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3 ways that you can support sucking extra carbon from the air

If you’re looking for a way to put your cash into helping the climate crisis, there are several new companies that let you pay for offsets that involve sequestering carbon in rocks, trees, and the soil.

3 ways that you can support sucking extra carbon from the air
[Photo: Zev Starr-Tambor/Climeworks]

Transforming the entire economy to get to net zero emissions, something that scientists say is necessary to avoid the worst impacts of climate change, will require massive and complicated transformations of nearly every aspect of society. But if you want to act on climate change now as an individual—and you’re already doing the main work of pressuring the government and companies to make systemic changes—it’s possible to subscribe to suck carbon dioxide out of the atmosphere and turn it into a rock that can be stored underground.

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The subscription is available on one of several new platforms that sell the service of carbon removal. “There’s absolutely been an influx of platforms that allow people to purchase either offsets or other types of credits focused on carbon removal,” says Giana Amador, cofounder and managing director at Carbon180, a nonprofit focused on the new industry of carbon removal. “I think it’s happening because, one, there’s just an increased interest in the solutions, and two, folks are trying to harness the power of individuals to really help scale some of the solutions.”

[Photo: Arni Saeberg/Climeworks]
It’s critical to reduce emissions now, whether those emissions are coming from the world’s remaining coal power plants, the transportation system, or manufacturing. But the Intergovernmental Panel on Climate Change, the UN’s body of climate scientists, says that “negative emissions” solutions, which can remove carbon that’s already in the atmosphere, are also critical to get to safe CO2 levels. Those solutions, whether they involve replanting trees in forests or a technological solution, can also help cover some of the gap as some parts of the economy—like the airline industry—are slower to transition, says Amador. Here are three examples of new platforms that help quickly connect consumers with negative emissions.

[Photo: Zev Starr-Tambor/Climeworks]

Climeworks

At a power plant in Iceland, a direct air capture machine pulls CO2 from the ambient air outside, and the CO2 binds to the company’s filter. When the filter is heated, it’s released into the system and bound to water that can be pumped underground, where it reacts with the bedrock and is permanently stored. In an online shop, customers can pay for a monthly subscription to the service. The technology is in its infancy, and right now, it’s much more expensive to capture a ton of CO2 this way than to plant trees—but the cost will come down as it scales up, and supporting the technology now can prepare it to be more widely deployed later.

[Image: Pachama]

Pachama

A study from earlier this year suggests that there’s enough available land around the world to replant 1.2 trillion trees—and planting those trees could help capture a major portion of the carbon that humans have emitted since the Industrial Revolution. But it hasn’t always been easy to track that forest restoration projects are actually working the way that they claim to be. Pachama, a startup that recently participated in Y Combinator’s tech accelerator, uses satellite images, LIDAR, and deep learning algorithms to accurately track the claims of forest projects that capture carbon. In the company’s new marketplace, it’s possible to buy and sell carbon credits from those projects. (Relying on trees isn’t necessarily a permanent solution, like storing carbon underground, since a tree could burn in a wildfire and release CO2—but even shorter-term impacts still have value.)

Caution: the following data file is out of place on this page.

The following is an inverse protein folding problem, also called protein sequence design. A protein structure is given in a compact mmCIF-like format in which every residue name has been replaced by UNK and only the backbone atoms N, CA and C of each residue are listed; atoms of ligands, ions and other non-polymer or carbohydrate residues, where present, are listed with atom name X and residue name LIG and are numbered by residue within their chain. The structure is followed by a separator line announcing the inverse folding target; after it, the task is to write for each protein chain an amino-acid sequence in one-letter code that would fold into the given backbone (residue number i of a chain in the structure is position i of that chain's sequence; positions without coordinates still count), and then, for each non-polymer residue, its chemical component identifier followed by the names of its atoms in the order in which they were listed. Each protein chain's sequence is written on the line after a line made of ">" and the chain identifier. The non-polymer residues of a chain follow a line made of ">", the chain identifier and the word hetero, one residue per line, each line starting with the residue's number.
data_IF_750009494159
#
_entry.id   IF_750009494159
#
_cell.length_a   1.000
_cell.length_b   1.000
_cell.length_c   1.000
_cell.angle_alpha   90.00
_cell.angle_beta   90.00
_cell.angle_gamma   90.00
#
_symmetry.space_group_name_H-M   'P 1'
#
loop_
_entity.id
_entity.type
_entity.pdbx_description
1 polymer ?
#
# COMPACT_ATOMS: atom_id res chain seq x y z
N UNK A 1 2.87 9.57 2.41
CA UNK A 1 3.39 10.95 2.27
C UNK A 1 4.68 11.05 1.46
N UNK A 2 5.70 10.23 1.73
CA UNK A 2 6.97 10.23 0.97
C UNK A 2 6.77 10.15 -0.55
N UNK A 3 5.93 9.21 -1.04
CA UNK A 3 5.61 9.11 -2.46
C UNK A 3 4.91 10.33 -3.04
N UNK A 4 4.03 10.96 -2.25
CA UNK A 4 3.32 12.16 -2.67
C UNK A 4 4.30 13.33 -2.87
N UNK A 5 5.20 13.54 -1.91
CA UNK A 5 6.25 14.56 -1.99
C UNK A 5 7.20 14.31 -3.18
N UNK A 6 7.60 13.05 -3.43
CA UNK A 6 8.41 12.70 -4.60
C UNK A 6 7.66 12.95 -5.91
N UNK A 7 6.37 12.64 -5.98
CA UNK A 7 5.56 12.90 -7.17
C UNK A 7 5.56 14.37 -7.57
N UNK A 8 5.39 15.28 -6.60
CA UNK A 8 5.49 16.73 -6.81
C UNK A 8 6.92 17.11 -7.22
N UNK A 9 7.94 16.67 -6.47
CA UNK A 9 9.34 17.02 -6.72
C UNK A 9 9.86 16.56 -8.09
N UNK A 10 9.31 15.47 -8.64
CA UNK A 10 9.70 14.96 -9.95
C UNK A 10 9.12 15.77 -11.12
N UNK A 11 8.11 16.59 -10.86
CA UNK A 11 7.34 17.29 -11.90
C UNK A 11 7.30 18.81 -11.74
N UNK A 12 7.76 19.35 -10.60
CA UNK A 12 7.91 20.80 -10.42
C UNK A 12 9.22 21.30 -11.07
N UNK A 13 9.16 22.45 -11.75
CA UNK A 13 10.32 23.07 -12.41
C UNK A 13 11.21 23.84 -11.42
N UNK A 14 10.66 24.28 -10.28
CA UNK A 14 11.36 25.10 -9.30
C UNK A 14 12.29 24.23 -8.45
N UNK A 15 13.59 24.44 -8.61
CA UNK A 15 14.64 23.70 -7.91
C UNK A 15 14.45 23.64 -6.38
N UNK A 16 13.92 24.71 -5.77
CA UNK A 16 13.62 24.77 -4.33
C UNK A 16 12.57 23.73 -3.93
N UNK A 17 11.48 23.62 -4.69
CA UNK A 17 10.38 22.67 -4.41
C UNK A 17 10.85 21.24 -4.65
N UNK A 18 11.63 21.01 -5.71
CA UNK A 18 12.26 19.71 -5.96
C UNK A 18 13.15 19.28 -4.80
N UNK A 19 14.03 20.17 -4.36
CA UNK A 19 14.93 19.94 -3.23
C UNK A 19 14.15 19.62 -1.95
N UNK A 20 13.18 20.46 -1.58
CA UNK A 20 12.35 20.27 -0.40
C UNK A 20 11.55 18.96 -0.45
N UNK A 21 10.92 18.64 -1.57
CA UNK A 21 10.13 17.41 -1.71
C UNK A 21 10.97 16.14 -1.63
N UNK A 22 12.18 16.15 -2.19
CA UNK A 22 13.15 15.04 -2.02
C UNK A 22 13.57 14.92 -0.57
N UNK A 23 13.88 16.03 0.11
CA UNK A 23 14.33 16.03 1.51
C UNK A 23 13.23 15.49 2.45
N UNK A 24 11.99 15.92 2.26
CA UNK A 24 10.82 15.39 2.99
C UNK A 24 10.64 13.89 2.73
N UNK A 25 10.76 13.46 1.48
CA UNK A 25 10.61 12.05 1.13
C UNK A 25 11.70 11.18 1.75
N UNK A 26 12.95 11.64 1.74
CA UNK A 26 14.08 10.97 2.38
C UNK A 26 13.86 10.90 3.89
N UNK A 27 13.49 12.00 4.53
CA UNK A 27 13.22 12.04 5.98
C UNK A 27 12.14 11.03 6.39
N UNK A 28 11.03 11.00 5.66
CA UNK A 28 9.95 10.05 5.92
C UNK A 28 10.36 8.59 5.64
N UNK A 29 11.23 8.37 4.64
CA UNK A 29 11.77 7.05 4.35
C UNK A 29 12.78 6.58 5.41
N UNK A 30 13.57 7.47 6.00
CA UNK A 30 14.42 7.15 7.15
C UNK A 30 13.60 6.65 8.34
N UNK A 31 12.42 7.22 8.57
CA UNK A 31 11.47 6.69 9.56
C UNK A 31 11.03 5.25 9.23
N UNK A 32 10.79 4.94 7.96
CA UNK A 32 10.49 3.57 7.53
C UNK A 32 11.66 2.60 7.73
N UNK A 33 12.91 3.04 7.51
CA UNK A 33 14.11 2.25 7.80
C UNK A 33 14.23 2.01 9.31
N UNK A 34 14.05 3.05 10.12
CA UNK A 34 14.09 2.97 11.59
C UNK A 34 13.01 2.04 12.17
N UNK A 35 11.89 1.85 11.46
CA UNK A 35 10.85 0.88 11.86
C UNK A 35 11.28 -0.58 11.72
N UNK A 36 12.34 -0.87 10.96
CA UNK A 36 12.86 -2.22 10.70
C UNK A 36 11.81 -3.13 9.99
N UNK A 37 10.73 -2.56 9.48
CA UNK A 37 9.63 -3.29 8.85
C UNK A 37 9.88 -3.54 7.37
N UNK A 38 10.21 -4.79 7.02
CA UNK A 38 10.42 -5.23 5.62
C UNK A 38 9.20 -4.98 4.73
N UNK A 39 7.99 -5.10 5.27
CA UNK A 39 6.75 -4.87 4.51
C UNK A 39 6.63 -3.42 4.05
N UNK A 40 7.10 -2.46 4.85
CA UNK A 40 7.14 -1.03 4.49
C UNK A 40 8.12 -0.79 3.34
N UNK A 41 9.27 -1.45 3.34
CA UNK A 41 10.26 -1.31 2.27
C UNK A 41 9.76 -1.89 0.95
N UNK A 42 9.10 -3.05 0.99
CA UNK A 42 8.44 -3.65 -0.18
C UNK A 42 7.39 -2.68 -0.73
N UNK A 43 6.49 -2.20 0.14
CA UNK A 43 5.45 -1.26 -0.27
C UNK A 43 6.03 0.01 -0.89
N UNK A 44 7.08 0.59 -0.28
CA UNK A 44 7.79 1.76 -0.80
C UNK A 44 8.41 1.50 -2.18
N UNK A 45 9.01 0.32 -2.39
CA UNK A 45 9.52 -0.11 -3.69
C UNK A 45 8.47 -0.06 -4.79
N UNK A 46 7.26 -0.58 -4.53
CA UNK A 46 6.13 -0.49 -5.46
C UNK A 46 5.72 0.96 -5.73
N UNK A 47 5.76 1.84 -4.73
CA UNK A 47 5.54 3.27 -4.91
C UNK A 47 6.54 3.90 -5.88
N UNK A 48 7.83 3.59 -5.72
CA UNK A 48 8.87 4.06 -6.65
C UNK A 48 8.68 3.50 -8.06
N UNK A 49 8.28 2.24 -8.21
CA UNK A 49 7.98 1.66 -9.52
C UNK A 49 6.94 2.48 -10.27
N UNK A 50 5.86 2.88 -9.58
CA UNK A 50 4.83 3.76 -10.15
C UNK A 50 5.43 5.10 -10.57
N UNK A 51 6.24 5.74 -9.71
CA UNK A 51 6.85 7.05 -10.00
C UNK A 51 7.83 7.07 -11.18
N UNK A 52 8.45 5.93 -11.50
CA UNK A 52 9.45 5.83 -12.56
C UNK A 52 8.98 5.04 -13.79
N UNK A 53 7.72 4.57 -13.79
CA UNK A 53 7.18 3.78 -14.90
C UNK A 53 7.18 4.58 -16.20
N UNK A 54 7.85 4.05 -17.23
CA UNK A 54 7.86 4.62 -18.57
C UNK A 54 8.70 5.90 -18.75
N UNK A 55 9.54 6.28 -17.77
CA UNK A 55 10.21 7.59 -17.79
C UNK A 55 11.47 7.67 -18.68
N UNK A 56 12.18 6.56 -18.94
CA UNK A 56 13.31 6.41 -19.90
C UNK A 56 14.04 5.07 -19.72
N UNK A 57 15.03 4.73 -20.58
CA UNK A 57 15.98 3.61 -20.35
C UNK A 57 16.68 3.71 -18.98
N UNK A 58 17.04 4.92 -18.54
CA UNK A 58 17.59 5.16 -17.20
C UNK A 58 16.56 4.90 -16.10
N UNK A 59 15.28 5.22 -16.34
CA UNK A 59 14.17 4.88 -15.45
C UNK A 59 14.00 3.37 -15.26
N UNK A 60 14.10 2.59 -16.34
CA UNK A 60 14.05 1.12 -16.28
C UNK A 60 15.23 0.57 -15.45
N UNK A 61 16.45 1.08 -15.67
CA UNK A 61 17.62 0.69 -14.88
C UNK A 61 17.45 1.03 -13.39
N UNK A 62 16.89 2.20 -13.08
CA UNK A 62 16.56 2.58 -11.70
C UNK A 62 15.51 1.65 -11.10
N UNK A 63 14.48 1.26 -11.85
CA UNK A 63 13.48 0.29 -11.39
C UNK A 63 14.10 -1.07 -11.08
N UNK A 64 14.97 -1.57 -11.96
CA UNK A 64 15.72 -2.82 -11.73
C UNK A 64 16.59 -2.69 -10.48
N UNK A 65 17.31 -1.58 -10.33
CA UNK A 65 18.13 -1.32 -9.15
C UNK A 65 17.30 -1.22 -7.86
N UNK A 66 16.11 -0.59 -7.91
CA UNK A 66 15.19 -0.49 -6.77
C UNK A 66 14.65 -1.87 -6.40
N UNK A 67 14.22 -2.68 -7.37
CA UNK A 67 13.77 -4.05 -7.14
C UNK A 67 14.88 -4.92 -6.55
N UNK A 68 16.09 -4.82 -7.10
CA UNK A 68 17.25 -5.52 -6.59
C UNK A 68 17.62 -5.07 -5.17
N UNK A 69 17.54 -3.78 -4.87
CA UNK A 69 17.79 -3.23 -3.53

Nori

Soil stores an enormous amount of carbon—and if farmers made changes in how they manage soil around the world through practices known as “regenerative agriculture,” it could potentially capture as much as a trillion tons of carbon from the atmosphere. The science of studying this potential use of agriculture is new, and the full potential of agriculture as a tool for negative emissions isn’t yet clear. But Nori, a startup that recently launched a new marketplace selling offsets, is working with farmers to carefully monitor how much carbon they’re capturing in soil. “Storing carbon in soils offers a once-in-a-lifetime opportunity to not only remove billions of tonnes of CO2 from the air but we can also rebuild the health and quality of our land to produce higher yields of more nutritious crops,” says Nori CEO Paul Gambill. The company is selling a limited amount of credits as it launches on a single farm, but it will be adding more farms to the platform in the coming months.

Other platforms have recently launched, including one startup that plans to plant trees using drones. “Obviously, we need a portfolio of carbon removal solutions,” says Amador. “And so it’s great that there are platforms that cover the full spectrum of the solutions.”

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About the author

Adele Peters is a staff writer at Fast Company who focuses on solutions to some of the world's largest problems, from climate change to homelessness. Previously, she worked with GOOD, BioLite, and the Sustainable Products and Solutions program at UC Berkeley, and contributed to the second edition of the bestselling book "Worldchanging: A User's Guide for the 21st Century."

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